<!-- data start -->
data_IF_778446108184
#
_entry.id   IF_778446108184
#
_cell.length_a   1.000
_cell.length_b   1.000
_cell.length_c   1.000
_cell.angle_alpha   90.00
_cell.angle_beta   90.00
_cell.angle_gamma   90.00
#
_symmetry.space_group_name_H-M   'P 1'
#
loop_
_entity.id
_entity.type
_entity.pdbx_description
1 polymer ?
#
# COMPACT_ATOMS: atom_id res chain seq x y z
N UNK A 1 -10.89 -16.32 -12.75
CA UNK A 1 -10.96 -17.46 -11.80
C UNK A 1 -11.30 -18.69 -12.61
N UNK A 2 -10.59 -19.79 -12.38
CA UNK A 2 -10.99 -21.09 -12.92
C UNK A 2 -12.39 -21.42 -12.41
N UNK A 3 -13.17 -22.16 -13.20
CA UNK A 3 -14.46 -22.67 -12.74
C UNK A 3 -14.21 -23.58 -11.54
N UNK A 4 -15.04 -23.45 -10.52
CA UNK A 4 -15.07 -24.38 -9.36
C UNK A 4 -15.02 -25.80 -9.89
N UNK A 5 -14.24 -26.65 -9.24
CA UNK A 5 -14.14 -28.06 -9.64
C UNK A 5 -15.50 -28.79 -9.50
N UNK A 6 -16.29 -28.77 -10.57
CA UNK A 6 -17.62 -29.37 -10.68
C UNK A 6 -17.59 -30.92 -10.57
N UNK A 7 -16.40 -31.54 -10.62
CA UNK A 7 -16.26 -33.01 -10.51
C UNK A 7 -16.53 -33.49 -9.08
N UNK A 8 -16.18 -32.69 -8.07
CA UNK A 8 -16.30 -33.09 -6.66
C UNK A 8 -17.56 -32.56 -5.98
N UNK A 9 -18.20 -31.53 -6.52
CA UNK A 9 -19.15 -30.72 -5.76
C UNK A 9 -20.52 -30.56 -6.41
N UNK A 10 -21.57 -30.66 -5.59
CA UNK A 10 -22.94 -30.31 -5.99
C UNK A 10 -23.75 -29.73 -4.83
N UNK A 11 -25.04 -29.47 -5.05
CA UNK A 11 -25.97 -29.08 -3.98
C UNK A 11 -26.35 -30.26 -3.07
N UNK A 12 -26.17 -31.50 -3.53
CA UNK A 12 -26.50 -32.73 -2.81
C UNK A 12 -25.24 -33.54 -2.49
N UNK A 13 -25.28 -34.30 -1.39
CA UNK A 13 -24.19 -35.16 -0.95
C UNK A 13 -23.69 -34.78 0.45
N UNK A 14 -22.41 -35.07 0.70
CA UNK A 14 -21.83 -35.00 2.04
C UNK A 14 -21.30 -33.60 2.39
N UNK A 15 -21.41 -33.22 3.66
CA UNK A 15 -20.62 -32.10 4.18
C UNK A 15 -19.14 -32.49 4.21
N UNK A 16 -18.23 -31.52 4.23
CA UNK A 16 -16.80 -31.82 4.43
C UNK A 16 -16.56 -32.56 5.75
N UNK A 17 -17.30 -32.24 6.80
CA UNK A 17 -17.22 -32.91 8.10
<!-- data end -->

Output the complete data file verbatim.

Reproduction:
data_IF_778446108184
#
_entry.id   IF_778446108184
#
_cell.length_a   1.000
_cell.length_b   1.000
_cell.length_c   1.000
_cell.angle_alpha   90.00
_cell.angle_beta   90.00
_cell.angle_gamma   90.00
#
_symmetry.space_group_name_H-M   'P 1'
#
loop_
_entity.id
_entity.type
_entity.pdbx_description
1 polymer ?
#
# COMPACT_ATOMS: atom_id res chain seq x y z
N UNK A 1 -10.89 -16.32 -12.75
CA UNK A 1 -10.96 -17.46 -11.80
C UNK A 1 -11.30 -18.69 -12.61
N UNK A 2 -10.59 -19.79 -12.38
CA UNK A 2 -10.99 -21.09 -12.92
C UNK A 2 -12.39 -21.42 -12.41
N UNK A 3 -13.17 -22.16 -13.20
CA UNK A 3 -14.46 -22.67 -12.74
C UNK A 3 -14.21 -23.58 -11.54
N UNK A 4 -15.04 -23.45 -10.52
CA UNK A 4 -15.07 -24.38 -9.36
C UNK A 4 -15.02 -25.80 -9.89
N UNK A 5 -14.24 -26.65 -9.24
CA UNK A 5 -14.14 -28.06 -9.64
C UNK A 5 -15.50 -28.79 -9.50
N UNK A 6 -16.29 -28.77 -10.57
CA UNK A 6 -17.62 -29.37 -10.68
C UNK A 6 -17.59 -30.92 -10.57
N UNK A 7 -16.40 -31.54 -10.62
CA UNK A 7 -16.26 -33.01 -10.51
C UNK A 7 -16.53 -33.49 -9.08
N UNK A 8 -16.18 -32.69 -8.07
CA UNK A 8 -16.30 -33.09 -6.66
C UNK A 8 -17.56 -32.56 -5.98
N UNK A 9 -18.20 -31.53 -6.52
CA UNK A 9 -19.15 -30.72 -5.76
C UNK A 9 -20.52 -30.56 -6.41
N UNK A 10 -21.57 -30.66 -5.59
CA UNK A 10 -22.94 -30.31 -5.99
C UNK A 10 -23.75 -29.73 -4.83
N UNK A 11 -25.04 -29.47 -5.05
CA UNK A 11 -25.97 -29.08 -3.98
C UNK A 11 -26.35 -30.26 -3.07
N UNK A 12 -26.17 -31.50 -3.53
CA UNK A 12 -26.50 -32.73 -2.81
C UNK A 12 -25.24 -33.54 -2.49
N UNK A 13 -25.28 -34.30 -1.39
CA UNK A 13 -24.19 -35.16 -0.95
C UNK A 13 -23.69 -34.78 0.45
N UNK A 14 -22.41 -35.07 0.70
CA UNK A 14 -21.83 -35.00 2.04
C UNK A 14 -21.30 -33.60 2.39
N UNK A 15 -21.41 -33.22 3.66
CA UNK A 15 -20.62 -32.10 4.18
C UNK A 15 -19.14 -32.49 4.21
N UNK A 16 -18.23 -31.52 4.23
CA UNK A 16 -16.80 -31.82 4.43
C UNK A 16 -16.56 -32.56 5.75
N UNK A 17 -17.30 -32.24 6.80
CA UNK A 17 -17.22 -32.91 8.10